In 1999 I attended a two-day conference at the British Museum. I was lucky to get a place, though I could ill afford the fee working as I was as a low paid ‘custodian’ at Eltham Palace for English Heritage. It was also between finishing my MA and starting my PhD so I could not even claim it as student expenses. Fortunately, my manager let me take the time off as training days. The conference,
simply titled ‘Cleaning the Parthenon Sculptures’, was an eye-opening introduction to the politics of restitution, poor ethical practice in museums and polite (and sometimes not so polite) snidery between academics and curators. It deeply influenced my decision not to base my PhD on the Parthenon Sculptures, though they featured in it, as I wanted no part of the tangled bitter back and forth declarations that I observed at the museum in 1999.
When I saw the sculptures in the British Museum and then visited the Acropolis in Athens in 1993, I became an ardent advocate for the return of the Parthenon Sculptures to Greece from the British Museum and elsewhere. Earlier in 1999, I had spent just under a month in Athens researching museums and how Ancient Athens was represented for my MA Dissertation (it was - as ever for me - an overly ambitious project and hybrid in terms of discipline). While there, the US and NATO allies sent airstrikes against Serbia due to the Serbs attempt to ethnically ‘cleanse’ Kosovo of Kosovan Albanians, following the genocide of Bosnian Muslims in Bosnia only a few years earlier. There were demonstrations on the streets
of Athens as many Greeks felt solidarity with the Serbs, due to shared orthodox religion and a hatred of a former Ottoman oppressor that now translated (for some) as Islamophobia. Parts of the Greek press and some of the banners depicted Madeline Albright (then US Secretary of State) with an anti-Semitism worthy of the Nazi tabloid Der Stürmer. These depictions and other articles I read while in Greece made me question my own philhellenism as well as some of the nationalist narratives around the sculptures return to Greece. I sat on the fence about restitution for years, while not accepting any of the British Museum’s counter claims for retaining the sculptures – particularly not Neil McGregor’s incredibly patrician view of the universal museum.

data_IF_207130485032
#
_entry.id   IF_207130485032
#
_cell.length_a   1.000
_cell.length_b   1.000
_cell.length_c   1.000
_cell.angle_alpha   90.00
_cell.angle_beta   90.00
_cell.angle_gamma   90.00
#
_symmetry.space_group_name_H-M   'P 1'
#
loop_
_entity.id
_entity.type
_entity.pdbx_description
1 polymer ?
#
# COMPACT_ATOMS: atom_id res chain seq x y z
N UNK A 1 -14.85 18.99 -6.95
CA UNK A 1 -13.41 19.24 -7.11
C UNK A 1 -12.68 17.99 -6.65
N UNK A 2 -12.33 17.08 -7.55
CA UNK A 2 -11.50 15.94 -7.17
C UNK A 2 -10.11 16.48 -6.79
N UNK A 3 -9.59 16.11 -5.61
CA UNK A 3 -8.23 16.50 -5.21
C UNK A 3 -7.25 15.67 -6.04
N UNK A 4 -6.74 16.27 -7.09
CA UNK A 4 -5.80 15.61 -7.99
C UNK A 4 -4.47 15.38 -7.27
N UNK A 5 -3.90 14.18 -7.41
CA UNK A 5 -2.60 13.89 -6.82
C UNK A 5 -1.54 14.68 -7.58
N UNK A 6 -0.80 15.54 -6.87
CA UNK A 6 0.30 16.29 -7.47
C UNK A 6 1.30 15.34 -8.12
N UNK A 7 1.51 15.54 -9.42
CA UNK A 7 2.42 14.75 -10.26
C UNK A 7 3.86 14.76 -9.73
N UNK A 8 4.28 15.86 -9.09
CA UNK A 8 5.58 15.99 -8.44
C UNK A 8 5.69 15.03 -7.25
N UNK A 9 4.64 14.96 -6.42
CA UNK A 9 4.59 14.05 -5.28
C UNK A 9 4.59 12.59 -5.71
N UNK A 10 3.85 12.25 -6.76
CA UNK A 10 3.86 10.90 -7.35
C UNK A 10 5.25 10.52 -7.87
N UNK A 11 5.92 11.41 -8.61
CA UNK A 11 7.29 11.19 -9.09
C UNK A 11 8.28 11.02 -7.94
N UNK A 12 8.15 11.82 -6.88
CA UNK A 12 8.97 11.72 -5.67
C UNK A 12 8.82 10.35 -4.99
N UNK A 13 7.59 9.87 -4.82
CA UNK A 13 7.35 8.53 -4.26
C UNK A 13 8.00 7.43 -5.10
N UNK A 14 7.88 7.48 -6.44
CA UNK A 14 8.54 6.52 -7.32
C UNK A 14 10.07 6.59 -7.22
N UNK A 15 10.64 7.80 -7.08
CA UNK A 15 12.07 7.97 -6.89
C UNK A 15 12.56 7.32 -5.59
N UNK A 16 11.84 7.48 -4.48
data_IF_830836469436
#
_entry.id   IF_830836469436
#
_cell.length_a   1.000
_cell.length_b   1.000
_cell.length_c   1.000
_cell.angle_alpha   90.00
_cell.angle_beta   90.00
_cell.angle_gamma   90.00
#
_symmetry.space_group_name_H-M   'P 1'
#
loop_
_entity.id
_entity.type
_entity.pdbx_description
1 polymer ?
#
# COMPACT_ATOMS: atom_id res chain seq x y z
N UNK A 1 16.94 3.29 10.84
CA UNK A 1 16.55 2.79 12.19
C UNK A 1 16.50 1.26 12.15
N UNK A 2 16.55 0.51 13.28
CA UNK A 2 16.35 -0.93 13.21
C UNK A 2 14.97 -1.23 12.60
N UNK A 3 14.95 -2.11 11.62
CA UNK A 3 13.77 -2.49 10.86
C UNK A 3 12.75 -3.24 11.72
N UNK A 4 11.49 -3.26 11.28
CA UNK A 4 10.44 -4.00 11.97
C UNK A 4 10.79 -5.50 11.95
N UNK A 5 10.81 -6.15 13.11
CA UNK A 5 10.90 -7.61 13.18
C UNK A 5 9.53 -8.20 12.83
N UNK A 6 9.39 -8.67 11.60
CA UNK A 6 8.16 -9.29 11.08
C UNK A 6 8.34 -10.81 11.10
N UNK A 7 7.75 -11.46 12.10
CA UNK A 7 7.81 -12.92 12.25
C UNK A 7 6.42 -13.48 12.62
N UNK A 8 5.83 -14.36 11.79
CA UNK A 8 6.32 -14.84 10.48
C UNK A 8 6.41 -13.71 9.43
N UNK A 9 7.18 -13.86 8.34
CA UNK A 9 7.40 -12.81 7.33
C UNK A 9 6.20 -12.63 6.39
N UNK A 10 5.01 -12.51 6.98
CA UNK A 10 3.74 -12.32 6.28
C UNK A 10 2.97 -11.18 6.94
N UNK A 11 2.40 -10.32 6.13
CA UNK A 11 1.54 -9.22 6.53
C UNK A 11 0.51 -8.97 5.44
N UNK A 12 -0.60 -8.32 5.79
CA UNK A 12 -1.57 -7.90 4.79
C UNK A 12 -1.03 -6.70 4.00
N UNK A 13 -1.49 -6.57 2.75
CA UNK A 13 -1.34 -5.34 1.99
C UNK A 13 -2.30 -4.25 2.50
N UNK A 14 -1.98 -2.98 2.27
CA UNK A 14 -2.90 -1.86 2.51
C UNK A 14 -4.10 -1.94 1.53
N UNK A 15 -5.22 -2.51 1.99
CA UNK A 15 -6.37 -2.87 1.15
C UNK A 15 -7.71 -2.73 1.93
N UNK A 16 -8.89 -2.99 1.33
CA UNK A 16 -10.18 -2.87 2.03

I didn’t really understand much of what was going on at that conference on 30 November and 1 December 1999. I could see that there was tension between representatives of the British Museum and the Greek government. Historian William St Clair and museum curator Ian Jenkins clearly loathed each other. It seemed to me that Oxford classicist John Boardman tolerated Cambridge classicist Mary Beard as if she was a piece of chewing gum stuck on his shoe. My minimal conservation training made me astonished that we had drinks and ate sandwiches while encouraged to touch the sculptures. At the same time there was clearly a laudable effort to understand what had happened in the 1930s but not, I now realise, why it happened. My more recent research into the uses of antiquity in eugenic ideas and racist theory has changed my mind to completely support restitution of the sculptures (and other objects from